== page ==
Just when you thought Soundcloud couldn’t get any worse, they strike again harder than ever. Now reaching an all time low, Soundcloud has removed a track that is nothing but 4 minutes of pure silence due to “Copyright Infringement” claims.

That’s right, a song that has literally no sound was flagged for removal. How? Because Soundcloud is lazy and takes shortcuts to flag and remove content. 

Instead of crawling the uploaded content for copyright material, which takes a decent amount of CPU power, Soundcloud has resorted into cutting that process out entirely and beginning to flag content based on JUST the track title.

The title of the track that D.J. Detweiler used is in his upload, John Cage – 4’33, is actually the name of a popular orchestral performance that consists of exactly 4 minutes and 33 seconds of silence. For the past 60 years, musicians have argued over the conundrum of copyrighting “just silence”, since it consists of no actual sounds. In fact, the “performance” itself cannot be replicated as the sounds of the piece are supplied by the uncomfortable shifting and natural sounds of the audience and venue. Today, the world agrees that the unique case of filing copyright claims on John Cage’s – 4’33 is a complete joke and does not hold up in a court of law.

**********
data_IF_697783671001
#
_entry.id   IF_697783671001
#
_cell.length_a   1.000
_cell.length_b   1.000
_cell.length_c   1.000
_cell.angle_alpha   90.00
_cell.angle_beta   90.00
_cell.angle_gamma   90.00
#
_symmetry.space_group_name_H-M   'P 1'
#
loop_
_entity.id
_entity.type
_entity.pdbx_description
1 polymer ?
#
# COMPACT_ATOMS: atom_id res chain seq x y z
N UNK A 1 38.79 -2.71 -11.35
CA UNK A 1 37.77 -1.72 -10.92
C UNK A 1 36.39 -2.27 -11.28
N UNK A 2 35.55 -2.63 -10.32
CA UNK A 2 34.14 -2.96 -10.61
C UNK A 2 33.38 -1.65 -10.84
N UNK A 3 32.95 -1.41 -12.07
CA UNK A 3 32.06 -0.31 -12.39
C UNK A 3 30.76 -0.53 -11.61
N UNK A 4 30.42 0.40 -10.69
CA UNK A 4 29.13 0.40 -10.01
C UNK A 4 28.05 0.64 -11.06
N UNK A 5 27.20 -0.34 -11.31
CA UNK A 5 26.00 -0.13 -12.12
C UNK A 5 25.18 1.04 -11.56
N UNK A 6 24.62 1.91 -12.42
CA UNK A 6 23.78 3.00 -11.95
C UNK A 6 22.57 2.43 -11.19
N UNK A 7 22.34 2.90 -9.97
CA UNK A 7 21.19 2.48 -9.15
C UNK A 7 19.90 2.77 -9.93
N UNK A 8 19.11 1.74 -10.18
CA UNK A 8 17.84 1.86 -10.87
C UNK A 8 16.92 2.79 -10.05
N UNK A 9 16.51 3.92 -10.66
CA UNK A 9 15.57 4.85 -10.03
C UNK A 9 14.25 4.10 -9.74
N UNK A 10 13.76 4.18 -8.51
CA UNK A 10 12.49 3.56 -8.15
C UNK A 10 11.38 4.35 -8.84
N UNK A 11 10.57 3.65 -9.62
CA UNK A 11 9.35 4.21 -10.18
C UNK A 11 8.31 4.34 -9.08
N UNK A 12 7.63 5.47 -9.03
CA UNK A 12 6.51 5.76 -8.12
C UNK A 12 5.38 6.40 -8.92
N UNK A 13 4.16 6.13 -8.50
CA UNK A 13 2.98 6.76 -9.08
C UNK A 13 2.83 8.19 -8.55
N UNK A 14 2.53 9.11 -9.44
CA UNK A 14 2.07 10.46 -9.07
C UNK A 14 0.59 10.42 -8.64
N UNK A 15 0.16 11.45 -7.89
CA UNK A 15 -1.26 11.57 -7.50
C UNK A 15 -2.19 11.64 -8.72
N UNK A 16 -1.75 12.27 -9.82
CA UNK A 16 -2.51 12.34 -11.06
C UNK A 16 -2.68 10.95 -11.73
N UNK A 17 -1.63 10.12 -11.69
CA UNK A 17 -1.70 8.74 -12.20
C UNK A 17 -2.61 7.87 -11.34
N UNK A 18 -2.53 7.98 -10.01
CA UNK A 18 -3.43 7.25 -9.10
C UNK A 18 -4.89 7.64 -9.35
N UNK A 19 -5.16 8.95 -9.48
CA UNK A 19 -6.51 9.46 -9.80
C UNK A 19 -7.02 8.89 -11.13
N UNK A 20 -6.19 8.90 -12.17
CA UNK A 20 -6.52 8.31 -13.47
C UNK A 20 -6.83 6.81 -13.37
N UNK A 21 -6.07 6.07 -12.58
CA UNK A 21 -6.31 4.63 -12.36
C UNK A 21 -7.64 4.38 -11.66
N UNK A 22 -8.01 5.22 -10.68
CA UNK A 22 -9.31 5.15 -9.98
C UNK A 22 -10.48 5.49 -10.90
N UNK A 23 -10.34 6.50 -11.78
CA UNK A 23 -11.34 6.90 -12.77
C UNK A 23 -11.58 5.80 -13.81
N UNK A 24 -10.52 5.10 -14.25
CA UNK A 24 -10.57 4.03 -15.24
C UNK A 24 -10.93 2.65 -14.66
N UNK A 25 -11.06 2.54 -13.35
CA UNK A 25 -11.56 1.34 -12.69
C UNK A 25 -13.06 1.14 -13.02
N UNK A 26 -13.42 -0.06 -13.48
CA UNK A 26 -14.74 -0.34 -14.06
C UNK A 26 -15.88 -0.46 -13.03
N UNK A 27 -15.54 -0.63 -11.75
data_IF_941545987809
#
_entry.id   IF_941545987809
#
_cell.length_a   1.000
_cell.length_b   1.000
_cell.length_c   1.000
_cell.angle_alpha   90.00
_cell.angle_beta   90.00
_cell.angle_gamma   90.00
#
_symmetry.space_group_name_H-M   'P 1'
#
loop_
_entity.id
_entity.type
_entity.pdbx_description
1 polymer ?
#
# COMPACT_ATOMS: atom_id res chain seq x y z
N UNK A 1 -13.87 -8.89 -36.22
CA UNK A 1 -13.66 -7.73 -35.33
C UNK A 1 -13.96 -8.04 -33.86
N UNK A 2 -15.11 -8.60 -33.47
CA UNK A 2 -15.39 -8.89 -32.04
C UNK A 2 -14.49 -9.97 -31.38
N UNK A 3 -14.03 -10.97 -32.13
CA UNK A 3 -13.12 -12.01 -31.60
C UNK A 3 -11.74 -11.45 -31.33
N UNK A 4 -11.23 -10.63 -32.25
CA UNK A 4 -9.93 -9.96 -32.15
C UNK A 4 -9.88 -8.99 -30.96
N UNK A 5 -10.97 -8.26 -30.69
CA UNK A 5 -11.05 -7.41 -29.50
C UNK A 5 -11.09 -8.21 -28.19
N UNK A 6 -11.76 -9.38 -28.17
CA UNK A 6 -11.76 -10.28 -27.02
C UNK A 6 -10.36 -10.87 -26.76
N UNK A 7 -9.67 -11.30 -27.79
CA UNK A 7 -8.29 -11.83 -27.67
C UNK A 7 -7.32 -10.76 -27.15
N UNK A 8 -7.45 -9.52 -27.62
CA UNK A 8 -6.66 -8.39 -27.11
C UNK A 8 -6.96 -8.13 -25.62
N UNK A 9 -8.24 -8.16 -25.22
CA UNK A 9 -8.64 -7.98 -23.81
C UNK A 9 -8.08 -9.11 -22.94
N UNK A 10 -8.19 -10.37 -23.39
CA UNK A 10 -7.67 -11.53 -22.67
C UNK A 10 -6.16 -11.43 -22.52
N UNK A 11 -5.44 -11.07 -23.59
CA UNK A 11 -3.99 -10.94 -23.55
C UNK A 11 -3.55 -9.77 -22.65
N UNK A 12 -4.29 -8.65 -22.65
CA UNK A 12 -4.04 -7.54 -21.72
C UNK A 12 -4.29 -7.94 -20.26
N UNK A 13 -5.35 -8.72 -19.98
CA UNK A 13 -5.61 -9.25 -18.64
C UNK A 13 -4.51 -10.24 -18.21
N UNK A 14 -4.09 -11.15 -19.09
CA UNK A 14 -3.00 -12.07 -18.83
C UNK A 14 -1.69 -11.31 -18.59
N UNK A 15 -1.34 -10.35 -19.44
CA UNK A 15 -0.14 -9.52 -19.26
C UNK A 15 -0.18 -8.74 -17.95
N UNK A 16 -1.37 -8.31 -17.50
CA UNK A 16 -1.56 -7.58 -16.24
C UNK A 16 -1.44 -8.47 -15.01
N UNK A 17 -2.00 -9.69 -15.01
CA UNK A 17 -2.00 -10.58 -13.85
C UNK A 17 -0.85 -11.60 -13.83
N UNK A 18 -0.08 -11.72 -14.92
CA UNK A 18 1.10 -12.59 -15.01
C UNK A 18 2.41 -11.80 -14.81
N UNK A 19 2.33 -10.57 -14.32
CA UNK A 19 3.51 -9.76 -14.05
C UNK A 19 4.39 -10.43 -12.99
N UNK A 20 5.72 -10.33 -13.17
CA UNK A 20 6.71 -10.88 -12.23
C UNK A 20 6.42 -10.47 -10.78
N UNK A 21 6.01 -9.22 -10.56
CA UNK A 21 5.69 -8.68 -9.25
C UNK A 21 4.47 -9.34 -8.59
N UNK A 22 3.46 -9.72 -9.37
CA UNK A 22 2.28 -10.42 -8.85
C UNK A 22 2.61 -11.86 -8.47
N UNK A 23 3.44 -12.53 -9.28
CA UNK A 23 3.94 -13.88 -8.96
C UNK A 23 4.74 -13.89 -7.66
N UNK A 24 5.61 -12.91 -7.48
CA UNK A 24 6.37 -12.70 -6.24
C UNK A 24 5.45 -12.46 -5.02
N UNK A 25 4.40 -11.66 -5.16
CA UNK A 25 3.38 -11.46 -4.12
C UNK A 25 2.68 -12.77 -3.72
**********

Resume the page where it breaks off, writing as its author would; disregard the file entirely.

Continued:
D.J. Detweiler’s troll of the copyright system ironically exposed the shortcuts Soundcloud is taking to remove content. Crawling the uploaded content is an essential process to validating copyright claims, but also costs a good amount of money to run.

Instead of paying to help keep musician’s music protected from false copyright claims, Soundcloud took the easy way out and will remove your music just based on the title of the track. Soundcloud has finally turned its back on protecting their content creators in favor of saving a few extra bucks, and absolving themselves of liability at the hands of the major labels.



The questions that this case brings up are plenty. Since the judicial system, and even the lawyers involved in the case of Mike Batt v. estate of John Cage, found the copyright claim incredulous, the fact that Soundcloud has resorted to a takedown is even more laughable.

It’s the inevitable conclusion that a company growing as large as Soundcloud would need to take greater care in legal matters, but in doing so, it has become a completely different service.